Throughout Pokémon Detective Pikachu, the new film from director Rob Letterman, a question hangs in the air: who is this supposed to be for? On the one hand, there are all kinds of lovable creatures jumping around, making cute noises, and having fun. On the other, there’s a Ryan Reynolds-voiced Pikachu, the star of the show, giving pep talks to the clumsy Tim Goodman (Justice Smith) as they uncover a mystery to—well, I won’t spoil it, but I will ask a follow-up: why?
To make Detective Pikachu make sense, a lot of exposition is required. First, Tim’s friend Jack (Karan Soni) acts as a talking field guide; then there’s a helpful instructional train video about Ryme City (London crossed with Tokyo) and its benefactor Howard Clifford (Bill Nighy); and finally there are flashbacks to some mad scientist stuff featuring Dr. Ann Laurent (Rita Ora) and the most powerful of the Pokémon, Mewtwo (voiced by Rina Hoshino and Kotaro Watanabe). We also glimpse the fundamental reason for Pokémon (beyond selling toys and games): the battles. But not so fast, that part of the source material is almost entirely left out. Instead, Tim heads to the city after learning of his detective father’s death and we get into a light Who Framed Roger Rabbit? retread as he and Pikachu work to solve the case. For the teen crowd (I guess?), aspiring reporter Lucy Stevens (Kathryn Newton) acts as a source of romantic tension; for the older crowd, it’s fun to think about Nighy collecting his paycheque. The nostalgic hit fans of the Pokémon videogames are presumably supposed to feel never quite develops, no matter how many times a Psyduck says his own name with increasing panic.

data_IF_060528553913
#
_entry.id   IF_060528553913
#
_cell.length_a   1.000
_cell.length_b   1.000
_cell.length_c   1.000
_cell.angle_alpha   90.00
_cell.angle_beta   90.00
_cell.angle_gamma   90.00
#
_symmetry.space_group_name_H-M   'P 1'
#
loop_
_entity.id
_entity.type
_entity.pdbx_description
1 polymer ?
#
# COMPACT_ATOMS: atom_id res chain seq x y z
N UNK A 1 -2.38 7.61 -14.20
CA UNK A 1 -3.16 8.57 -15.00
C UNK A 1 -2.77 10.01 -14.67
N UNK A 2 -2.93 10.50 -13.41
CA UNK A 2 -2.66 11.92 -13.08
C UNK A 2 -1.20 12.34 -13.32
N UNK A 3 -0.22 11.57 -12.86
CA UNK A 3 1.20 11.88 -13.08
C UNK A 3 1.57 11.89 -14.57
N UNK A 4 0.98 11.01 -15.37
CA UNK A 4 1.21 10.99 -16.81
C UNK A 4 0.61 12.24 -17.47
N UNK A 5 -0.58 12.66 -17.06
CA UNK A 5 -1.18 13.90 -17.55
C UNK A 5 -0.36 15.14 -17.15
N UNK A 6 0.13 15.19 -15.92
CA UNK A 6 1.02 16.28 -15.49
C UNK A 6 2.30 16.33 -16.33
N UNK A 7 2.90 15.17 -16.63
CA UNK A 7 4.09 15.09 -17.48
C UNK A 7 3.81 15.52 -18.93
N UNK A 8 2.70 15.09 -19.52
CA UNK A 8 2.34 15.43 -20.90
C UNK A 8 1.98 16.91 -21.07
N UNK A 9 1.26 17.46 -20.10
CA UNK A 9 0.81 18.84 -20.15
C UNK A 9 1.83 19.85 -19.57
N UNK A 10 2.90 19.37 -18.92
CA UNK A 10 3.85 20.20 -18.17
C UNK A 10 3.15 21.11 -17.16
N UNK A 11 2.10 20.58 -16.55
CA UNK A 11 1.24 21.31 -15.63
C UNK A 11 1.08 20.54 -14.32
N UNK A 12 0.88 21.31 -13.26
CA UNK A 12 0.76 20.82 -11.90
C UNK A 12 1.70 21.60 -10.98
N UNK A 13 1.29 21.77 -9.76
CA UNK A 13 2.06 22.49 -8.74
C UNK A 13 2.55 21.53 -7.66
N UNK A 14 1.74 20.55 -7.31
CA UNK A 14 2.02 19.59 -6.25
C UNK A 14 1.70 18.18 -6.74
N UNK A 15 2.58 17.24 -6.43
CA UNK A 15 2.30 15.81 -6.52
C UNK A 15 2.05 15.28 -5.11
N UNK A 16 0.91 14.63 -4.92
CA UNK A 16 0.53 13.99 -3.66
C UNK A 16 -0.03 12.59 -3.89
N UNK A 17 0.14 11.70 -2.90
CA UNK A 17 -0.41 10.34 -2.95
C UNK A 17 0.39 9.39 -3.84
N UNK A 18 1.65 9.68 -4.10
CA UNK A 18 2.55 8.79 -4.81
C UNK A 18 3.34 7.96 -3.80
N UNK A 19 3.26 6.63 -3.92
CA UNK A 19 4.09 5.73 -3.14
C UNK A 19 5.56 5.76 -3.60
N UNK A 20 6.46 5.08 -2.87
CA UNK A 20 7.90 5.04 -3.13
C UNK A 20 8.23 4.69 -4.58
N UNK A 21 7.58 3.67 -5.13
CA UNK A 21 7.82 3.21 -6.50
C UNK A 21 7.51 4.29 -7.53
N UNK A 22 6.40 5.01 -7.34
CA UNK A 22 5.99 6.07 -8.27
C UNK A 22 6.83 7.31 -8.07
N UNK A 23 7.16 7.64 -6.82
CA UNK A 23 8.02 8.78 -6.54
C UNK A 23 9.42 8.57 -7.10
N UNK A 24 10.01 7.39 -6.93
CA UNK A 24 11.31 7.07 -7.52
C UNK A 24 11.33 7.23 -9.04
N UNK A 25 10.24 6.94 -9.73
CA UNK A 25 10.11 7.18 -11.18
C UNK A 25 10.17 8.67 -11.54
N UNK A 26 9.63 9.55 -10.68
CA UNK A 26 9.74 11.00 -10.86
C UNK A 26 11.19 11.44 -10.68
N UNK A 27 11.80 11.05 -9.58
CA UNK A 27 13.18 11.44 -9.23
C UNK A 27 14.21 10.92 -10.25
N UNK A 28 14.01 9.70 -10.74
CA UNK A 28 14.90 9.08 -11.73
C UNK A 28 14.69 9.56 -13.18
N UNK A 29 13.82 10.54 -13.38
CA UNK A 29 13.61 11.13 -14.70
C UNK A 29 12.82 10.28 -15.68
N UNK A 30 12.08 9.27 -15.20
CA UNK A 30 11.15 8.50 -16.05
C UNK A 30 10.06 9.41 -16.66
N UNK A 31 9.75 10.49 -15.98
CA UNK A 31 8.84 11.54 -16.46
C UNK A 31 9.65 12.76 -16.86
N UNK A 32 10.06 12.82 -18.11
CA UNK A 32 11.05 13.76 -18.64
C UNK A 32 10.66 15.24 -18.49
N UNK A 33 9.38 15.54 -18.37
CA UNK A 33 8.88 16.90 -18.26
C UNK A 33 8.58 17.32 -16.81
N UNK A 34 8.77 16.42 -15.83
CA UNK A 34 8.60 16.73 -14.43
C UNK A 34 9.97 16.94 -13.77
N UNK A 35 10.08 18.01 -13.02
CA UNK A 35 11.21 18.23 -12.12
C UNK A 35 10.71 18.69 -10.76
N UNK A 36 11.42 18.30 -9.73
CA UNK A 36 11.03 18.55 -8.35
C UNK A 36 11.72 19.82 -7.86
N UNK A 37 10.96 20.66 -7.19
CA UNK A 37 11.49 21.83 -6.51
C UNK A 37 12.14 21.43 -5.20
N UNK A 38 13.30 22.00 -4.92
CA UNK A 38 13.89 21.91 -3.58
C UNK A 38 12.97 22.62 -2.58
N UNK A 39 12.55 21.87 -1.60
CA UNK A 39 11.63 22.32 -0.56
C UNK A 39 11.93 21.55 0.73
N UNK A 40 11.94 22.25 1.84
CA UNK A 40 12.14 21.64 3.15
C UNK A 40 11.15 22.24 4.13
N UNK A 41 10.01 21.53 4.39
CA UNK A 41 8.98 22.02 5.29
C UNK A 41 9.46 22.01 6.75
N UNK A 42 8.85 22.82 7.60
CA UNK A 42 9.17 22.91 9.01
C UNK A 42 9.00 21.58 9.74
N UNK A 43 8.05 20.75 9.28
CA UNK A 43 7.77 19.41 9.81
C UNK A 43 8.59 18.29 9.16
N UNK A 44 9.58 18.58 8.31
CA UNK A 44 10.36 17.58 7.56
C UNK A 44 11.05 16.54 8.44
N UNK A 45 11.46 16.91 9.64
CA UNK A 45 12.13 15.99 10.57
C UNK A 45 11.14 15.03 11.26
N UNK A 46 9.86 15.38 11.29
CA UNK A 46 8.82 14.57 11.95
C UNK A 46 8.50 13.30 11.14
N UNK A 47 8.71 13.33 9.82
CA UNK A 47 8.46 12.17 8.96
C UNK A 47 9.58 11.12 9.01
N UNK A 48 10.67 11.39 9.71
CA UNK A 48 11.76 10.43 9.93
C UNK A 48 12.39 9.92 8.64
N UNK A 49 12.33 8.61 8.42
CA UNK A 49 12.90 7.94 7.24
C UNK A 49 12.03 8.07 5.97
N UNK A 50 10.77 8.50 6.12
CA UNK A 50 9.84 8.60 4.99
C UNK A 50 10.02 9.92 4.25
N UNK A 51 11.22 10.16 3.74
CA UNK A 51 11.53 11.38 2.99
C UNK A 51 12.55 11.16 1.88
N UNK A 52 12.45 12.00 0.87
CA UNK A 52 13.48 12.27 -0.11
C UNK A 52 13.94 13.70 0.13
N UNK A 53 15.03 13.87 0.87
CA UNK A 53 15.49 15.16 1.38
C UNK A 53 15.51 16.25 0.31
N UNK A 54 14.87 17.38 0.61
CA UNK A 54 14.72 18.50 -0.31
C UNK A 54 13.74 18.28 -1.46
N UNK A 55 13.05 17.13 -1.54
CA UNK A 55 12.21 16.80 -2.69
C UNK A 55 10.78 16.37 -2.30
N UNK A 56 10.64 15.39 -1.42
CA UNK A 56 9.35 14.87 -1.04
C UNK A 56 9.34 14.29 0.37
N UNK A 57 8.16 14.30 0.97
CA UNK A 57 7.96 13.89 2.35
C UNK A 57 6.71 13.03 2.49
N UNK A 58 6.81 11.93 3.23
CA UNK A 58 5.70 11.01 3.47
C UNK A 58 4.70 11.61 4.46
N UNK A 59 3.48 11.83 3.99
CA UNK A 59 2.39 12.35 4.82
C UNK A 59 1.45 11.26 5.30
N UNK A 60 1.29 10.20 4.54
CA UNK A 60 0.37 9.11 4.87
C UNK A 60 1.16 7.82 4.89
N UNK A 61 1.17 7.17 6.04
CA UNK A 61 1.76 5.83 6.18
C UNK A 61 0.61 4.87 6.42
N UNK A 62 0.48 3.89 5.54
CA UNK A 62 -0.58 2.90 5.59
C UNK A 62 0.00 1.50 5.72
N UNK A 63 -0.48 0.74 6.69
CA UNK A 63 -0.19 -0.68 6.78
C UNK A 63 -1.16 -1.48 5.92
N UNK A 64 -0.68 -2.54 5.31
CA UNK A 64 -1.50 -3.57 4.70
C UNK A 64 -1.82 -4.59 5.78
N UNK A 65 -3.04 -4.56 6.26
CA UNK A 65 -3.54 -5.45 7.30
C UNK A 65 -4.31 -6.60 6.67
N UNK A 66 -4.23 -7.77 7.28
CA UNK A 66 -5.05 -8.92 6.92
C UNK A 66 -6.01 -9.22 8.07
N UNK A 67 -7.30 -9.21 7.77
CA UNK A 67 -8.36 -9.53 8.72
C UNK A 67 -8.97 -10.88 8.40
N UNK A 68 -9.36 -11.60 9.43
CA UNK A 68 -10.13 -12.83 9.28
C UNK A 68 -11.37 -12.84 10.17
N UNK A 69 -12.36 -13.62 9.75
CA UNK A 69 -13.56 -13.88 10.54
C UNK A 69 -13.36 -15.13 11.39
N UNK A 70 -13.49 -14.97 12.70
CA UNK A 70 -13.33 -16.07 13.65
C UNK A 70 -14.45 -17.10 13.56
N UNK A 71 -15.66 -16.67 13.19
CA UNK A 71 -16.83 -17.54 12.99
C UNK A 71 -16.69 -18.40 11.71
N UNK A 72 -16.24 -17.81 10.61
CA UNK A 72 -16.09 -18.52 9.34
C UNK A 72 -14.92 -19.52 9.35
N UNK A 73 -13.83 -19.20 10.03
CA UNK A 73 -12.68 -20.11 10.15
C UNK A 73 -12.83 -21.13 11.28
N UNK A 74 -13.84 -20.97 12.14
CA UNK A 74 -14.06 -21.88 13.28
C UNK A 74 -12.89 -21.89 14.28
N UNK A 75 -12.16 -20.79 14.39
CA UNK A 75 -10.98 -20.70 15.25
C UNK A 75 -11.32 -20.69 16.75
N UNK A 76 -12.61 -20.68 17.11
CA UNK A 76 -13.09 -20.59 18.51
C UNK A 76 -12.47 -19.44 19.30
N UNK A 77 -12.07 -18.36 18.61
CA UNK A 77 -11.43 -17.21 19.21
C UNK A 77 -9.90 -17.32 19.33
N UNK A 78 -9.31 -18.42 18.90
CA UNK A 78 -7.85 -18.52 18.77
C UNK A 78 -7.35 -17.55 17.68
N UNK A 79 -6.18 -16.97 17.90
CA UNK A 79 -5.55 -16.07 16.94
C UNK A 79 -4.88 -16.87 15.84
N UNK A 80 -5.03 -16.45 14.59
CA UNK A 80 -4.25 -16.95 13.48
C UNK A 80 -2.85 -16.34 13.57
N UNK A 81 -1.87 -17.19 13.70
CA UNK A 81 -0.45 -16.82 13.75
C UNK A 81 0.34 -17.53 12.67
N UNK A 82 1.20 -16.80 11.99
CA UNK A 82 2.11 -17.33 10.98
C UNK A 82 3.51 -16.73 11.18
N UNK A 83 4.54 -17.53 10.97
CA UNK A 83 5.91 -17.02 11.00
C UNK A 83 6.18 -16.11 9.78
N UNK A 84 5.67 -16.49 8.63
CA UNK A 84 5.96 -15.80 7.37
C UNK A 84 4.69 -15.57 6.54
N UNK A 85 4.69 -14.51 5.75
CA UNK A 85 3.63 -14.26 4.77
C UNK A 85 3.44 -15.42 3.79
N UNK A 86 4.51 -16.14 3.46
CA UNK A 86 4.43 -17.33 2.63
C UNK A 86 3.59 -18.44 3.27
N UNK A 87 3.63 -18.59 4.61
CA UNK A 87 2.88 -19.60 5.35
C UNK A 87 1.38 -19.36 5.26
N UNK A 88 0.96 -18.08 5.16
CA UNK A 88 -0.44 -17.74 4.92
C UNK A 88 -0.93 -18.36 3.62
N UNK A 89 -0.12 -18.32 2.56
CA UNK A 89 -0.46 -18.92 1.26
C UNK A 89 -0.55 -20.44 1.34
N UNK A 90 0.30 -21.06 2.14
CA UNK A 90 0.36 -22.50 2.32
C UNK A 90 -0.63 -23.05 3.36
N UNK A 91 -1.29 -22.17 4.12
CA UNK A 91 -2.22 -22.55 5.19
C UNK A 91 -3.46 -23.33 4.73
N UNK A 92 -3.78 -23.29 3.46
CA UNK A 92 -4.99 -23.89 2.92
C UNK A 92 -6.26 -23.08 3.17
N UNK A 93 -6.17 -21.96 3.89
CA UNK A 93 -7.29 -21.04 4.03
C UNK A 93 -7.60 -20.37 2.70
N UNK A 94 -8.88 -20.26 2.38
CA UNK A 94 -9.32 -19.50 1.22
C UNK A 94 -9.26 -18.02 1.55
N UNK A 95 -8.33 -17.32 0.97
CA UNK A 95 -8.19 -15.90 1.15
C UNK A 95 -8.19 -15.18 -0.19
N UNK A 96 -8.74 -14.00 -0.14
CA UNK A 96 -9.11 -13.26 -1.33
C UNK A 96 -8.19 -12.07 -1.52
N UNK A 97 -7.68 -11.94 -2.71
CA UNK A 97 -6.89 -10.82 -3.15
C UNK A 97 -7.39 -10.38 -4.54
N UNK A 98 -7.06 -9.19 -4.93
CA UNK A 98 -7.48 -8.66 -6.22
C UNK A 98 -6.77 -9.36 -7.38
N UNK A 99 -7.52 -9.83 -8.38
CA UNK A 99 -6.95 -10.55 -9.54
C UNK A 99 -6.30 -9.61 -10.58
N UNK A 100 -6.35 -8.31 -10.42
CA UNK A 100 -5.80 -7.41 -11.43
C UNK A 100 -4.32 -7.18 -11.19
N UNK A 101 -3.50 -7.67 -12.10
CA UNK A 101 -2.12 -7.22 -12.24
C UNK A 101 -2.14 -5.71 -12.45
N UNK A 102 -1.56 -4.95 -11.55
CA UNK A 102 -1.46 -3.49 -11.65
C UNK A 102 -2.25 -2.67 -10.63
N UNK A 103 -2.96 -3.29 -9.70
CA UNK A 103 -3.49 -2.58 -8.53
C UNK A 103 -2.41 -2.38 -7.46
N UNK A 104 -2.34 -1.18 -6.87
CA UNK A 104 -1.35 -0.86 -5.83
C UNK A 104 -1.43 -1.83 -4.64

As for kids, Detective Pikachu‘s actual target audience, there isn’t much left for them to enjoy. The film’s plot is both overly complicated and dumb. The emotional throughline of Tim’s reckoning with his father hollow, his rapport with Lucy an afterthought. Reynolds’ incessant chatter doesn’t help either. And again, what about any of this is supposed to appeal to children chanting “pika-pika”? My advice: scrounge up the old Gameboy and play the original Red or Blue Version instead. They won’t let you down.